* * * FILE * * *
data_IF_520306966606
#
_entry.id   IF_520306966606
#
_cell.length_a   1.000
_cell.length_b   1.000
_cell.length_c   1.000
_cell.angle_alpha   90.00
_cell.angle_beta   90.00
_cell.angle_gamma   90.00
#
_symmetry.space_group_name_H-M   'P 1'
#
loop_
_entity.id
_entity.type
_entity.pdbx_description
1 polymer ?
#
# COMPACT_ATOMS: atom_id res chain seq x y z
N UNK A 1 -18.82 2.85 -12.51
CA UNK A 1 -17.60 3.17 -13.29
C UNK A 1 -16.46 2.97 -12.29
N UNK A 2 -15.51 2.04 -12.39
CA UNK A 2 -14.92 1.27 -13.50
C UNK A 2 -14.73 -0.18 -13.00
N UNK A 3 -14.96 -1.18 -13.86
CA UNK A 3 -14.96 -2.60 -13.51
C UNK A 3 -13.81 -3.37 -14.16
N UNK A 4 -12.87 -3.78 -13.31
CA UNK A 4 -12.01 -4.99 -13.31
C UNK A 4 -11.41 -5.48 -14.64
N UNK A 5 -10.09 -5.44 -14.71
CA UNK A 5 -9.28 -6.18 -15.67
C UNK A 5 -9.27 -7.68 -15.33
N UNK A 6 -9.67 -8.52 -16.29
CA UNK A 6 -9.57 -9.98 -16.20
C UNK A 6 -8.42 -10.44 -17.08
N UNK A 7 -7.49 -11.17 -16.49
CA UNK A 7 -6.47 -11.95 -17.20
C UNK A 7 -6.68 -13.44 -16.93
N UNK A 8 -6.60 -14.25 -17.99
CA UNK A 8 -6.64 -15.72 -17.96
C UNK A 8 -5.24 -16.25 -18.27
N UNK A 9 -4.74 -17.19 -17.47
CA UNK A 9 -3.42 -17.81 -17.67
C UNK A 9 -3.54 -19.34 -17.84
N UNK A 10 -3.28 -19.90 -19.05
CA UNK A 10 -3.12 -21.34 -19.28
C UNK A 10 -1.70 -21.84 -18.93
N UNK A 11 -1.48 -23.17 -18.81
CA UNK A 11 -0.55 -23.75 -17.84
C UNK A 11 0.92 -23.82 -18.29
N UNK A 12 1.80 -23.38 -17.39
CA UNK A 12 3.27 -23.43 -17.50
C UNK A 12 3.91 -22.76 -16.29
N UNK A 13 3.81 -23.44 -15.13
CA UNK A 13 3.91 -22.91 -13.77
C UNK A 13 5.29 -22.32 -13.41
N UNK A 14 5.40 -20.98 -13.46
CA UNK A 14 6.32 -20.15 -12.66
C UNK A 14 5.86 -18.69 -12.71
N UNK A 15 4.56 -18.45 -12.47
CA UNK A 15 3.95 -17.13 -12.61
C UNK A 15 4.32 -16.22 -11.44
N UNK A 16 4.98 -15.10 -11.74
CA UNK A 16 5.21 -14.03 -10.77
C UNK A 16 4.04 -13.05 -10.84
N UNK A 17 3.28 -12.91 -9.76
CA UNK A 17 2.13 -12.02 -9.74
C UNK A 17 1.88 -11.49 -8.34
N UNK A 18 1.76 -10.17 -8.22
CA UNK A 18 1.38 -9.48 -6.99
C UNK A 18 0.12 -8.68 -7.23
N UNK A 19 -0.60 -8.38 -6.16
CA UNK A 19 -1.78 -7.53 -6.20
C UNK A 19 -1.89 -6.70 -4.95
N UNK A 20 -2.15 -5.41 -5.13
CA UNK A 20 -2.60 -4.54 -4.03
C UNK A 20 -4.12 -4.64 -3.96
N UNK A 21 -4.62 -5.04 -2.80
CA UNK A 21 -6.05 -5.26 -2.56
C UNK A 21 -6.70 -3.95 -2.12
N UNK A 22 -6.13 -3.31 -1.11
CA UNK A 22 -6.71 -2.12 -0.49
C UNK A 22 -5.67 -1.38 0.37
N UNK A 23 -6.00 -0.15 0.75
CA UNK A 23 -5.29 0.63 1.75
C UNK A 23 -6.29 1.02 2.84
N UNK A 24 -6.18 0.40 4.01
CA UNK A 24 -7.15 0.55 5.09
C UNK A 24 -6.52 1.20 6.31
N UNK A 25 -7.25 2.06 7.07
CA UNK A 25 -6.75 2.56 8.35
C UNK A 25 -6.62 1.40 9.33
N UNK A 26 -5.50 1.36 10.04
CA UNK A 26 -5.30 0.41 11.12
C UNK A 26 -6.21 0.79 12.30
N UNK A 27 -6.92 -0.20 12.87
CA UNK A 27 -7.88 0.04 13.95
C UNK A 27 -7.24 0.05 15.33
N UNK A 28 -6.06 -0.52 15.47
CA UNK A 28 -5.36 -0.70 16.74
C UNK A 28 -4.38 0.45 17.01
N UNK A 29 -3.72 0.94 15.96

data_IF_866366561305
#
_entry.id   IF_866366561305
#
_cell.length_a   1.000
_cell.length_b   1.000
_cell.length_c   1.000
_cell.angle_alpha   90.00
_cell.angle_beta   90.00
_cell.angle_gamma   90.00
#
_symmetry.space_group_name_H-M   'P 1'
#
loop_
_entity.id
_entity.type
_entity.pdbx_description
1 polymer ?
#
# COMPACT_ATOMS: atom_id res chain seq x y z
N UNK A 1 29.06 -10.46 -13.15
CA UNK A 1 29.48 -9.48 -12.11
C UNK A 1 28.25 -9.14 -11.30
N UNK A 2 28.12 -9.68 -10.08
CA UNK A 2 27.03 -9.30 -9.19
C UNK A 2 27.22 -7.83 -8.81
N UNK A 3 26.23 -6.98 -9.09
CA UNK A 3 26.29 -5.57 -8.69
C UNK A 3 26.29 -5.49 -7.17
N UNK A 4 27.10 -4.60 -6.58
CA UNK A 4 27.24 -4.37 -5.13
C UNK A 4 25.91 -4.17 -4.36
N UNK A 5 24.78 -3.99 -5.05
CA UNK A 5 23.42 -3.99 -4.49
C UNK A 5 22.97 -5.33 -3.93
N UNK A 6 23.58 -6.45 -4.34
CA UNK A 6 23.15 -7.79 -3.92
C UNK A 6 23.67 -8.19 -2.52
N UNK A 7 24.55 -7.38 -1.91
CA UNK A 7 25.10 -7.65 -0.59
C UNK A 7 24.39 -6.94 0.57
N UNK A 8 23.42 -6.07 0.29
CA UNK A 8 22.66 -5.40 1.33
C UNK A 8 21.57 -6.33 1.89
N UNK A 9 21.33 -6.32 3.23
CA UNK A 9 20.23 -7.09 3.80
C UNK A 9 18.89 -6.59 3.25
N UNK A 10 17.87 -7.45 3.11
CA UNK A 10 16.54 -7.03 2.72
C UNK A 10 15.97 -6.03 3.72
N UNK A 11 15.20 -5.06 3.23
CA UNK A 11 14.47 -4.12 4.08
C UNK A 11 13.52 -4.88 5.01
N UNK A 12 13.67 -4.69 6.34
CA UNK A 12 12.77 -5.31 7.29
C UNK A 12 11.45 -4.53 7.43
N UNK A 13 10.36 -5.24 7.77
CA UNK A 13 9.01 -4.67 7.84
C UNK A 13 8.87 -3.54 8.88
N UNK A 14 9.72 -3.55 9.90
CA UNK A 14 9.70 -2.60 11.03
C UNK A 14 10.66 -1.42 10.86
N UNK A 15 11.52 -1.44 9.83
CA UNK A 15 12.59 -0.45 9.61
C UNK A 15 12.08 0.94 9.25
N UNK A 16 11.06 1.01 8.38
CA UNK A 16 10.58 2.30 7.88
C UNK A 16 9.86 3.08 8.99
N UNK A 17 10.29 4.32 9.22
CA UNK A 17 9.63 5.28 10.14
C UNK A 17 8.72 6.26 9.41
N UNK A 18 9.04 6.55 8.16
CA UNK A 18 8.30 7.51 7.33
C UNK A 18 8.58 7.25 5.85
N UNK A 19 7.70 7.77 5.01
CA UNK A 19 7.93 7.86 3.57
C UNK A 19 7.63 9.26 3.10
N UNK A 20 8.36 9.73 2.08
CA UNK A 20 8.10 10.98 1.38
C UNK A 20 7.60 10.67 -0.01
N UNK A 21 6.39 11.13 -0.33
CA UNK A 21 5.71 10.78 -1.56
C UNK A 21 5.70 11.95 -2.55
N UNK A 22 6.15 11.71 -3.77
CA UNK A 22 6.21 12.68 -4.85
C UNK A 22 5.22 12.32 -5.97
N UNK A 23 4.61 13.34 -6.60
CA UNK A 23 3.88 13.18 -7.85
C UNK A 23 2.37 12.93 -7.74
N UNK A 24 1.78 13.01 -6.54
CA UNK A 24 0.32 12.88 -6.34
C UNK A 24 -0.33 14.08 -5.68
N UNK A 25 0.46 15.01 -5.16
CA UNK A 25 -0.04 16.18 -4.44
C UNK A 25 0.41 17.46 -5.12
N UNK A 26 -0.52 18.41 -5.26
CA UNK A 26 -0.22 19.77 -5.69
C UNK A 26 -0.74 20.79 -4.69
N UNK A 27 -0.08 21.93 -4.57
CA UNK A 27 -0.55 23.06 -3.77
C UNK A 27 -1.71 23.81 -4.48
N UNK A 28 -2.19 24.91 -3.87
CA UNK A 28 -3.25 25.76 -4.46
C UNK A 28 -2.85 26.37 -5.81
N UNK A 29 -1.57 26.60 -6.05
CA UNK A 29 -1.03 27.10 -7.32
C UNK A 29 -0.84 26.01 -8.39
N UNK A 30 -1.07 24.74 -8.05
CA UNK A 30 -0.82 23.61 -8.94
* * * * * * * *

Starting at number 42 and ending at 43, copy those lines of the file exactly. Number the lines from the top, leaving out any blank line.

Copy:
N UNK A 8 -6.60 -14.25 -17.99
CA UNK A 8 -6.64 -15.72 -17.96